But that’s why Jesus then reassures us that our citizenship is in heaven.  When He orders us not to fear them but to proclaim from the housetops what He tells us, even when His message is preached in an underground, persecuted church, He is telling us that we have a citizenship which no earthly government (and no earthly mob, for that matter) can take away from us.  Jesus was persecuted and executed for His preaching, and so it’s not surprising that Christians will be, too.  But we are bound to Him, part of His body, and therefore where He is there we are as well.  Mere earthly death cannot shake us or shut us up, precisely because we are bound to His death and made partakers of His resurrection by water and the Word.  We have a citizenship above which cannot be taken away.  Yes, we might suffer for His name.  Yes, the sparrows, like all living things, eventually die.  But what our text says is that they don’t die apart from the Father.  In other words, He’s the one that is in control of these things, and so we both should not, and need not worry about them.  Instead, we should seek to be faithful in confessing Him, both by what we speak and by our actions.  We confess Him by receiving His gifts and thereby acknowledging that He is the one who has given us life.  It is He who takes up residence in you by means of His body and blood, and that itself is a confession of who and Whose you are.  You are those who have been claimed by Jesus before His Father in heaven.  And so, everything you do in your vocation is also sanctified and become what God does in this world.  You confess before men what Jesus has made you to be before the Father by His body given and His blood poured out for you.  Amen.

+ Soli Deo Gloria +

Sunday, June 15, 2014

The Great Promise

Sermon on Matthew 28:16-20
For Holy Cross Lutheran Church, Elmwood Park, WI
June 15, 2014 (The Holy Trinity)

Today’s text is often referred to in today’s Church as the Great Commission.  It speaks, after all, of how the Church is to carry the Gospel everywhere, to as many as will hear and believe.  In a way, it’s the most basic blueprint for what it is the Church is to be about.  It’s how the Holy Spirit will work in men’s hearts to bring them to the saving faith, and therefore to fellowship with the Son, and therefore to the eternal love and bliss of God the Father.  It’s hard to underestimate the importance of these few verses to the Christian Church.  While everything it says is also taught elsewhere in Scripture, it’s the most concise statement of what God does in and through the Christian Church.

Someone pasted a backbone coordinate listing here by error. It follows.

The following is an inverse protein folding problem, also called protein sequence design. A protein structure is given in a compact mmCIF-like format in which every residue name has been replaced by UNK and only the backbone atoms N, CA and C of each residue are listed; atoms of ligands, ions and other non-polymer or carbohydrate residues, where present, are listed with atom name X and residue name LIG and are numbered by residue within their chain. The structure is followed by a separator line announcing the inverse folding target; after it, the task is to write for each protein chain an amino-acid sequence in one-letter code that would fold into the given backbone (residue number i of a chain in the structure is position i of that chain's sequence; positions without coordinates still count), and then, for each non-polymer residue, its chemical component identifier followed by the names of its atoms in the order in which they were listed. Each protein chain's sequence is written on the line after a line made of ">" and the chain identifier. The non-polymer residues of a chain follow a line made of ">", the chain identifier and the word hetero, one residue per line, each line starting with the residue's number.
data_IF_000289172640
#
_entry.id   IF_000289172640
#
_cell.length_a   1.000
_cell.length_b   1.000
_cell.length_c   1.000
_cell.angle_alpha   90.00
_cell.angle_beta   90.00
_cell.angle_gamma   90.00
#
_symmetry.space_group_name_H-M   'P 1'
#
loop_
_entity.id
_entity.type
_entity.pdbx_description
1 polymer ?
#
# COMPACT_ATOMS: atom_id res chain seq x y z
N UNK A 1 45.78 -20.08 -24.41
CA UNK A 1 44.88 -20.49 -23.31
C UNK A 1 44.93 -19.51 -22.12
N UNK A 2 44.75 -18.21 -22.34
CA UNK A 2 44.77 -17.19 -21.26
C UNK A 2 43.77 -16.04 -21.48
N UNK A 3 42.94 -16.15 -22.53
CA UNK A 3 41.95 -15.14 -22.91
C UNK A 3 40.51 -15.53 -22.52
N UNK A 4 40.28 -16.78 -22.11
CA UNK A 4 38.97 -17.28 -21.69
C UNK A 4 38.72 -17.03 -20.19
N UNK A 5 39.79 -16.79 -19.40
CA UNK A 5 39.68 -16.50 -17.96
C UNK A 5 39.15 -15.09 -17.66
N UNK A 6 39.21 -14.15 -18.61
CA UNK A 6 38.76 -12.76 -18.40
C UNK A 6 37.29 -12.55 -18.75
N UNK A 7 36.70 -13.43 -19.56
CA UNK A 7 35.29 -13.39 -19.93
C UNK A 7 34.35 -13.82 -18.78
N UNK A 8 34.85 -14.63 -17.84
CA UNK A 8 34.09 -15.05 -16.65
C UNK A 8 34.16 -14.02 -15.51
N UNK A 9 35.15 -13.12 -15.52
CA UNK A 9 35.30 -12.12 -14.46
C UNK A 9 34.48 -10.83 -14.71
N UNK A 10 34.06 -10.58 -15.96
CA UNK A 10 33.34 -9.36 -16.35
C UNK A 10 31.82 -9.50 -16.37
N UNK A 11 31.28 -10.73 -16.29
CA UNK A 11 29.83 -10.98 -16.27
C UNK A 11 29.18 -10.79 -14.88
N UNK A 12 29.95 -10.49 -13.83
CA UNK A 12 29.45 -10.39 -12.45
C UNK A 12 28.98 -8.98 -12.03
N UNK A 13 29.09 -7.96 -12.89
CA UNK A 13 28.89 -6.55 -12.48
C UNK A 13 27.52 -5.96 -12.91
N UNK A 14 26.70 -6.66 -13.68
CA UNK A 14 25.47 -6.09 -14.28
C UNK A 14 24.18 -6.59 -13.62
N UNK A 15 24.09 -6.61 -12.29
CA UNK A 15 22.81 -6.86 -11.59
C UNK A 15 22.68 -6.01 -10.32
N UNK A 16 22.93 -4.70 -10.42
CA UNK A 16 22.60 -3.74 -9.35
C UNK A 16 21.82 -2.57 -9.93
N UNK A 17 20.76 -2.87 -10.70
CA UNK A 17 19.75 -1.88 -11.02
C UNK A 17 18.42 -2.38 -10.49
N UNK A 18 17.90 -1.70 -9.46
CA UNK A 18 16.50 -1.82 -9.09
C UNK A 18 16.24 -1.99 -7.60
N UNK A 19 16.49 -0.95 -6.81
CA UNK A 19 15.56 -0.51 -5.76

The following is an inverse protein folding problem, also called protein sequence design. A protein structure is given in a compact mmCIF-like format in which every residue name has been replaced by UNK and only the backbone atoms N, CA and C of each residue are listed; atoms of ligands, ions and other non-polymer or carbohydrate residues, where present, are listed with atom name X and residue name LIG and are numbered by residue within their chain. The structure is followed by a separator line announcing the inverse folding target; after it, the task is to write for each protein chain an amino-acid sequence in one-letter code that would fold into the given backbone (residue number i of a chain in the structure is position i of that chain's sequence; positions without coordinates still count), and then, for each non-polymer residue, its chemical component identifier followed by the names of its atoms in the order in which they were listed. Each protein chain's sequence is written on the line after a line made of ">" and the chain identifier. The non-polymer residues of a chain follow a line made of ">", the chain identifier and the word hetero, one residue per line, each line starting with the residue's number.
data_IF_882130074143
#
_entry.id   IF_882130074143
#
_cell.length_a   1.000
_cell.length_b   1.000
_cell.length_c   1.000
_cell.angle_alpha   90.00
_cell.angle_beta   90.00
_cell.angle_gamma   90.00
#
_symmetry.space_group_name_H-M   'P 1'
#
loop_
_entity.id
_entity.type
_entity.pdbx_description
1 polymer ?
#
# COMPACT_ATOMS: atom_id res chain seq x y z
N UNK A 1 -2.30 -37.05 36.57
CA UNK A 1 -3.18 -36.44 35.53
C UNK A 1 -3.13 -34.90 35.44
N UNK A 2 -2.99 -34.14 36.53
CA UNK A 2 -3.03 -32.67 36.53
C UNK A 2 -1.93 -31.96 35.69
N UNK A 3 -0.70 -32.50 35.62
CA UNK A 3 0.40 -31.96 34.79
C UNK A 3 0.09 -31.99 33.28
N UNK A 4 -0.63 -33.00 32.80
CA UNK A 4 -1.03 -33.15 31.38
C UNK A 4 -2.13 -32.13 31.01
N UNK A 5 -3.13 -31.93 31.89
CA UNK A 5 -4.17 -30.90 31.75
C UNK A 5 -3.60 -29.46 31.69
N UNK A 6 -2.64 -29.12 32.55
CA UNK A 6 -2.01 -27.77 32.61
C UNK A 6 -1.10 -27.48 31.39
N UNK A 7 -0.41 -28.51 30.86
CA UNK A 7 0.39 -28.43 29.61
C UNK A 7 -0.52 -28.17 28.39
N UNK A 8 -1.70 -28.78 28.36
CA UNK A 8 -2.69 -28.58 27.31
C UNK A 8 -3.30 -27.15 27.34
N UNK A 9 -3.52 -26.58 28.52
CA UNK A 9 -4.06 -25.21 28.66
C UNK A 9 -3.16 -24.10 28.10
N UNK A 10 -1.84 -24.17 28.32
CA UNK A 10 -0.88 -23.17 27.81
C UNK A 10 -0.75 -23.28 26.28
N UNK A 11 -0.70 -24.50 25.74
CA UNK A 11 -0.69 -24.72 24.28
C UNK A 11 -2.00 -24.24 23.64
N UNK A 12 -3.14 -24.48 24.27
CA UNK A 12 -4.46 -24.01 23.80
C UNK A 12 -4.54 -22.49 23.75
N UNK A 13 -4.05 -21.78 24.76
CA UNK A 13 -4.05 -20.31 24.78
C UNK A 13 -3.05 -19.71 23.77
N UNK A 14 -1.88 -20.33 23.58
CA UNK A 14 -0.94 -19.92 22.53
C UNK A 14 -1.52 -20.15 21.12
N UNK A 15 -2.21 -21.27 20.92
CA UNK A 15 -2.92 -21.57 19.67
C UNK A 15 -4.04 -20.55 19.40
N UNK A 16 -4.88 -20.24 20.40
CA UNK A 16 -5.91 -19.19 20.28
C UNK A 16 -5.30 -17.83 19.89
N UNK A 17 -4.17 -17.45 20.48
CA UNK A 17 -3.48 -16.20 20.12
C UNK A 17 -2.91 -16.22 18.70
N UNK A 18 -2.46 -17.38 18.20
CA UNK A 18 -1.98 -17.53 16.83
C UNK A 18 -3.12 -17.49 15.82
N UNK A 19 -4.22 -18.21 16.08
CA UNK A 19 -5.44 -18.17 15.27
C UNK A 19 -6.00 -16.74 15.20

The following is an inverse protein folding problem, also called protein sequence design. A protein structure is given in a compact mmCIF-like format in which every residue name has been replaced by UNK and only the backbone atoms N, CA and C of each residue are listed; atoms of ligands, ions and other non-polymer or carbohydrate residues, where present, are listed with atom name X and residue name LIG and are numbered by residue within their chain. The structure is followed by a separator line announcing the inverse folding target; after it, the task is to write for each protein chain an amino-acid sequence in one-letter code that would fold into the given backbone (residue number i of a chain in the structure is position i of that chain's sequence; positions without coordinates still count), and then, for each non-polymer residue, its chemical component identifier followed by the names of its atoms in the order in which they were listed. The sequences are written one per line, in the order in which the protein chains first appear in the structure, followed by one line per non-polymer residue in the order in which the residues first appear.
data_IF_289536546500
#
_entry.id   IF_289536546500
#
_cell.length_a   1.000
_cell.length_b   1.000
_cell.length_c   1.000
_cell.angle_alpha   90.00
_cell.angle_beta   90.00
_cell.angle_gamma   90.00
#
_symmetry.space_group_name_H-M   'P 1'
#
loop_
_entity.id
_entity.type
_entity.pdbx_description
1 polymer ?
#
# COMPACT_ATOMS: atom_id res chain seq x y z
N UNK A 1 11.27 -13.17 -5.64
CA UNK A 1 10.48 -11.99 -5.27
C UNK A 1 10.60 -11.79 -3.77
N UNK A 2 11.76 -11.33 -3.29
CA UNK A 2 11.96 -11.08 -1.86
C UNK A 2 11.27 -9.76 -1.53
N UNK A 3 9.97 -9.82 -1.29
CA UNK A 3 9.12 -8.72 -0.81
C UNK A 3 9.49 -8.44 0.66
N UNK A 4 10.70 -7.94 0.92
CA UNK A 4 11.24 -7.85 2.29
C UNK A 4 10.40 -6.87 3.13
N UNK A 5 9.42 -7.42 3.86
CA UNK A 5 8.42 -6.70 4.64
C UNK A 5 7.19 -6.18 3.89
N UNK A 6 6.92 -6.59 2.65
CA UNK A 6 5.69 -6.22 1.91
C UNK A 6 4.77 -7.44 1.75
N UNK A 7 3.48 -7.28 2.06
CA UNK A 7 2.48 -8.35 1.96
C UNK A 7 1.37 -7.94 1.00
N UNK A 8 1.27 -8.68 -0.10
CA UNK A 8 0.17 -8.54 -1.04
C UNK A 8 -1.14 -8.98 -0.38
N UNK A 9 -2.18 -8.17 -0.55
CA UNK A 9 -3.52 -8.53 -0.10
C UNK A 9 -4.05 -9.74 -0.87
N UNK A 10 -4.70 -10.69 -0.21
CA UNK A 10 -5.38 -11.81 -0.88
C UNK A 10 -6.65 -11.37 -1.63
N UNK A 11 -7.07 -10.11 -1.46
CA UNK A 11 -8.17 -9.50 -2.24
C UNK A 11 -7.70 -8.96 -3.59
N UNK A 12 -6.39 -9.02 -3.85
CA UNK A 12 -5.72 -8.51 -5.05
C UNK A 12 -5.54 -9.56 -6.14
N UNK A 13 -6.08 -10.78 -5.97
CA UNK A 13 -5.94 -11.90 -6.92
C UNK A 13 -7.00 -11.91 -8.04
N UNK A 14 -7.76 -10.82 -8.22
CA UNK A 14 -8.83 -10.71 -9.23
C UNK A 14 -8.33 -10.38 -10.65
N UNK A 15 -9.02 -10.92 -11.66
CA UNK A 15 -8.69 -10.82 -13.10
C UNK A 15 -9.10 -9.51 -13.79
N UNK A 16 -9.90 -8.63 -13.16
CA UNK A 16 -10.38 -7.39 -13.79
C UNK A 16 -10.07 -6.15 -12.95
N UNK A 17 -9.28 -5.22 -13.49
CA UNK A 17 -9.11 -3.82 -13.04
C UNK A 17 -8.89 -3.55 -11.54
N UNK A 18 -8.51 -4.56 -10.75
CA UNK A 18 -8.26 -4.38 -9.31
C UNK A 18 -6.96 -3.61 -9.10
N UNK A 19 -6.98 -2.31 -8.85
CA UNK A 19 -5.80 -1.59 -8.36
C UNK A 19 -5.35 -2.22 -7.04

The thing is, St. Matthew originally recorded this passage in Greek, not English.  The translation with which we are all familiar is accurate as far as it goes, but ever since the Tower of Babel no translation ever completely captures all of the meanings and nuances of the original.  And, like it or not, the translation we all know does tend to focus on the Law aspect of these things.  And because it does that, it condemns us.  All of us have failed at any number of points in our lives to speak God’s saving Word where we have been given opportunities to do so.  All of us, both individually, as a congregation, as a Synod, and even as Christians in general, have failed to live up to Jesus’ command to make disciples of all nations.  Even when we have spoken, we can come across as too needy or even too zealous, and ended up driving away the very people we were trying to reach.  Yes, there are also a lot of things we’ve done right.  And, no, the fact that we are a small congregation with very few young people does not mean that Holy Cross has somehow failed to obey this passage more than other congregations.  If I may be permitted to brag like a fool like St. Paul does to the Corinthians, it’s my opinion that this congregation is, per capita, the most active and involved Missouri Synod congregation in Racine.  Nobody else in the Racine/Kenosha bi-circuit can match us in terms of what percentage of our active members are involved in the work of the Church in the Racine community.  Of course, that’s speaking in terms of percentages, not absolute numbers.  We’re very small.  Which means that the fruit of our labor has, in most cases, blossomed elsewhere than in this building.  And there’s nothing wrong with that.  God is the one who gives the growth, when, where, and as He chooses.  But my point is, every Christian, every Church, every Synod, every missionary, every pastor, every teacher, DCE, DCO, and whoever else you may care to name, has failed to follow Jesus’ command here.  It’s the simple truth.  Nobody is safe from the accusation that we’ve all failed here.  Big churches just as much as small ones.  Active and involved members just as much as folks who are only here on Sunday morning.  This hits everybody.